International Nuclear Information System (INIS)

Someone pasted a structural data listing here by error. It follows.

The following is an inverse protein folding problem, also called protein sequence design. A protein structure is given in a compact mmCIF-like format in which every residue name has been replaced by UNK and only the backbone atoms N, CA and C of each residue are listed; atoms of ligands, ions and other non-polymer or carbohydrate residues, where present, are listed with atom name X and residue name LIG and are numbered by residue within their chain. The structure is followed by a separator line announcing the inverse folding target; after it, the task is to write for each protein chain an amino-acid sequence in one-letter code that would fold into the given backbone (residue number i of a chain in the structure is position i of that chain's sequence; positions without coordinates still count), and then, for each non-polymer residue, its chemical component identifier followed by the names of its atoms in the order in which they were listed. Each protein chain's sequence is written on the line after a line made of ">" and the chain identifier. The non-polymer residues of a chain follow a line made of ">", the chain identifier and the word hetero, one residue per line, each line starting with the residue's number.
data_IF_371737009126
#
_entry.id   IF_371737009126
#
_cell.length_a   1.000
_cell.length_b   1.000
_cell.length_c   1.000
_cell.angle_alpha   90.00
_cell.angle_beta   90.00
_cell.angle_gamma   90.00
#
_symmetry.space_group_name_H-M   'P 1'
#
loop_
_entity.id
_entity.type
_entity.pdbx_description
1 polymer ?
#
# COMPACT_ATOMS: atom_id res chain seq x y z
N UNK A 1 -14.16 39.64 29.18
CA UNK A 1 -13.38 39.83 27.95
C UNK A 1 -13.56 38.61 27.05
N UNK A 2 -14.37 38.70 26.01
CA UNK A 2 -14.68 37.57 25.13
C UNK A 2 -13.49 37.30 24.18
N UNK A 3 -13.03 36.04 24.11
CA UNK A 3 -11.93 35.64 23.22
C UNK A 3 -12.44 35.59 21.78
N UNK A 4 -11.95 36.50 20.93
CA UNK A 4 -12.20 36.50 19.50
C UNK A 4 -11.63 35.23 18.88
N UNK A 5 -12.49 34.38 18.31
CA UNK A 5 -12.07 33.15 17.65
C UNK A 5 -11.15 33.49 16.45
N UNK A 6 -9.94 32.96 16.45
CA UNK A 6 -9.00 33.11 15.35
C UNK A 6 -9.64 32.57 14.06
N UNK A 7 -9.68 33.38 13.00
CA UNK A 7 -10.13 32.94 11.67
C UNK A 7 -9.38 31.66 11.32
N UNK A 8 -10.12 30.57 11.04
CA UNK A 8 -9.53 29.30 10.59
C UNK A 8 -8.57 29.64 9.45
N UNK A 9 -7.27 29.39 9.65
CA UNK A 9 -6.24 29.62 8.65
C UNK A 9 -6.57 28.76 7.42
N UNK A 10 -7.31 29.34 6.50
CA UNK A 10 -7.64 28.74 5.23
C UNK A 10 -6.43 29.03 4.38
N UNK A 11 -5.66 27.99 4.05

This paper provides an evaluation of the potential environmental impacts of electric system expansion in the Kingdom of Saudi Arabia. Environmental concerns are important to consider because they represent costs to society that are not typically reflected in the price that consumers pay for electricity. In past analyses of electric expansion options in Saudi Arabia, the tendency has been to stress the direct financial costs of expanding electricity generation, transmission, and distribution infrastructure without characterizing the environment impacts of building and operating the expanded electricity system in monetary terms. Emerging national and global environmental concerns, however, suggest that an expansion of the methods traditionally used for electricity resource planning and selection to include environmental considerations would greatly benefit the Kingdom. The criteria by which resource plans are evaluated can readily be broadened to address environmental and other concerns. As part of an illustrative Integrated Resource Planning (IRP) effort undertaken by a team of Saudi utility planners and international consultants, an expanded IRP framework was used to assess the environmental costs and benefits of various approaches to meeting electricity demand projections in Saudi Arabia. The results show that making use of renewable energy and energy efficiency resources to provide energy services to the electricity consumers of Saudi Arabia can provide significant environmental benefits for the Kingdom